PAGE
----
As far as student Christmas feast rules go, each side is dedicated to each student. So if one over steams the carrots, at least the potatoes and parsnips are in other people’s hands (and also, other people’s ovens). The thing about student ovens is there’s never enough space. And you will realistically need different temperatures, and definitely different times. Whilst there remains a debate over whether Yorkshire puddings qualify for Christmas, there’s at least six sides that are vital for Christmas dinner: parsnips, potatoes and carrots (as said), the all-important stuffing (Aunt Bessy’s frozen do the perfect job), controversial cranberry sauce (more there to look pretty on the table than actually placed in anyone’s plates), and the gravy. Top tip for the gravy: stir the granules (we won’t even pretend anyone’s making it from scratch) straight into the measuring jug, keep the kettle topped-up and boiled, and just make more as you go (instead of a very messy humongous batch at the beginning of the night which goes cold before anyone’s even carved the turkey).
Without a doubt, Christmas pudding is an unforgettable mainstay at the dessert table during the holiday season. It’s even better when you light it on fire, but definitely a challenge to replicate in a student house.
For something that will create less of a fire hazard, try making a Christmas cake with your housemates. You get the best of both worlds: not only can you enjoy the delicious flavours of Christmas pudding, you can also have even more fun rolling fondant into different shapes. If you don’t like dried fruit, make any flavour of cake you want — chocolate is always a firm favourite. Now is the time to shamelessly display your creativity: the artists among us might create a whole Nativity scene. The less artistically inclined (myself included) may create questionable fondant monstrosities. I have yet to meet someone who dislikes eating gingerbread. This year, I’ll be begging my housemates to make gingerbread cookies with me, and possibly to build a gingerbread house. The beauty of gingerbread is its versatility: you can buy premade mixes, or you can make your own from scratch, and it will still be delicious. Deck the halls of your gingerbread house with icing in any colour of your choice – go wild with the decorations! Your landlord might not like you sticking blu-tack on the walls, but in your gingerbread house you’ll have free reign.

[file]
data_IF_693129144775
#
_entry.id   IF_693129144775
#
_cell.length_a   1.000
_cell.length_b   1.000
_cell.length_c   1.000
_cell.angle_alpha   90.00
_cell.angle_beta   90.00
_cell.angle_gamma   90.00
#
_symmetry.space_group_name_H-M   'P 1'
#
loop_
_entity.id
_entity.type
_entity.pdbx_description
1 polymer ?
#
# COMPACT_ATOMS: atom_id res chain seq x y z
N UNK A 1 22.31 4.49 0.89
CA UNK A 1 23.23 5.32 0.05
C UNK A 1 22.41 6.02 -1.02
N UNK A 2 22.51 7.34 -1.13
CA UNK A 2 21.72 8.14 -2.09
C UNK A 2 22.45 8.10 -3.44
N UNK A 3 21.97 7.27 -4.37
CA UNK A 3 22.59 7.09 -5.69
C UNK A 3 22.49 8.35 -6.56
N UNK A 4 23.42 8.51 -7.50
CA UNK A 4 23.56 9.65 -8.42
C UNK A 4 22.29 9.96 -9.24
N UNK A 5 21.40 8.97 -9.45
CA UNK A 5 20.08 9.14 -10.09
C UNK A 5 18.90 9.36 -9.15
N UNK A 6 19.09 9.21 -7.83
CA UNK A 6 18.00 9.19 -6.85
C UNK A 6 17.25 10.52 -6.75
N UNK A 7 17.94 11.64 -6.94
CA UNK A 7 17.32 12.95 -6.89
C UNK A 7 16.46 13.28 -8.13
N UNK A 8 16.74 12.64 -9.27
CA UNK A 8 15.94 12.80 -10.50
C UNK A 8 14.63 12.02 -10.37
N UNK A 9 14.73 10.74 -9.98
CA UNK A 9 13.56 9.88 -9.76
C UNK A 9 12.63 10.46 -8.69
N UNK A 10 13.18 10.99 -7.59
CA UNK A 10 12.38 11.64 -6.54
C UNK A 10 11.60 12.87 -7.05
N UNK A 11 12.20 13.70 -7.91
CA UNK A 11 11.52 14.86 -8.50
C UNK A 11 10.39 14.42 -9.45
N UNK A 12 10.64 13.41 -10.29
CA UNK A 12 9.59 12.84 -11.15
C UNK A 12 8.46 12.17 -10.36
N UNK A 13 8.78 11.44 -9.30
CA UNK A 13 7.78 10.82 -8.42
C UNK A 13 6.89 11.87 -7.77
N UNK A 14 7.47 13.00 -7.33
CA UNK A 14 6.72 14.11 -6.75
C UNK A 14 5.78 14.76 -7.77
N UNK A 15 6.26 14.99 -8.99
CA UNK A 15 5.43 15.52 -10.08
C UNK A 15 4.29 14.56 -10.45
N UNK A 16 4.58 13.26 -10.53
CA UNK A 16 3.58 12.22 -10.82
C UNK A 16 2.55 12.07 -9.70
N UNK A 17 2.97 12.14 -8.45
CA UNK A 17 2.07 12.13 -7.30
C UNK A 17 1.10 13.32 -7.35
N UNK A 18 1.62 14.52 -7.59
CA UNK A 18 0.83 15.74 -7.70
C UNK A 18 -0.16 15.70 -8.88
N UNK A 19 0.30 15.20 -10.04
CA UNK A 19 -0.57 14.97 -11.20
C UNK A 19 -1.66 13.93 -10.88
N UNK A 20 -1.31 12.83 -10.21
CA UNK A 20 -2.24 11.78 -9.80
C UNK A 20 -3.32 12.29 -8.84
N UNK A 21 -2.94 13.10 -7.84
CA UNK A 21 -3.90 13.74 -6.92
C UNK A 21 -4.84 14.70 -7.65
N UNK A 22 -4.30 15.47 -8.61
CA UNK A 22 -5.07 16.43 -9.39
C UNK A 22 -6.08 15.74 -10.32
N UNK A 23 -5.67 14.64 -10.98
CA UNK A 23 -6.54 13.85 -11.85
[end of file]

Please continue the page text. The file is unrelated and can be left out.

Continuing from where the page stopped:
If you’re feeling adventurous, play some games in the kitchen with your housemates! With the remaining uncooked root vegetables (baby potatoes and brussel sprouts) and toothpicks, compete to see who can create the best sculpture. My friend created a brussel sprouts ferris wheel that managed to spin – can you top that? Luckily, none of these vegetables will go to waste, as they can be used afterwards. Better yet, you can play this game on Zoom with a bigger group of friends!
And after the massive food coma hits, you’ll want to pass the time: preferably sitting down. You could go the traditional route and screen all the classic Christmas movies – every Home Alone film, How the Grinch Stole Christmas, Love Actually, Elf, The Polar Express, and more. This is the perfect way to recover from a massive meal: or if you’re like me, this is also the ideal opportunity for more snacking. Mince pies, anyone?
Illustration by Verity Laycock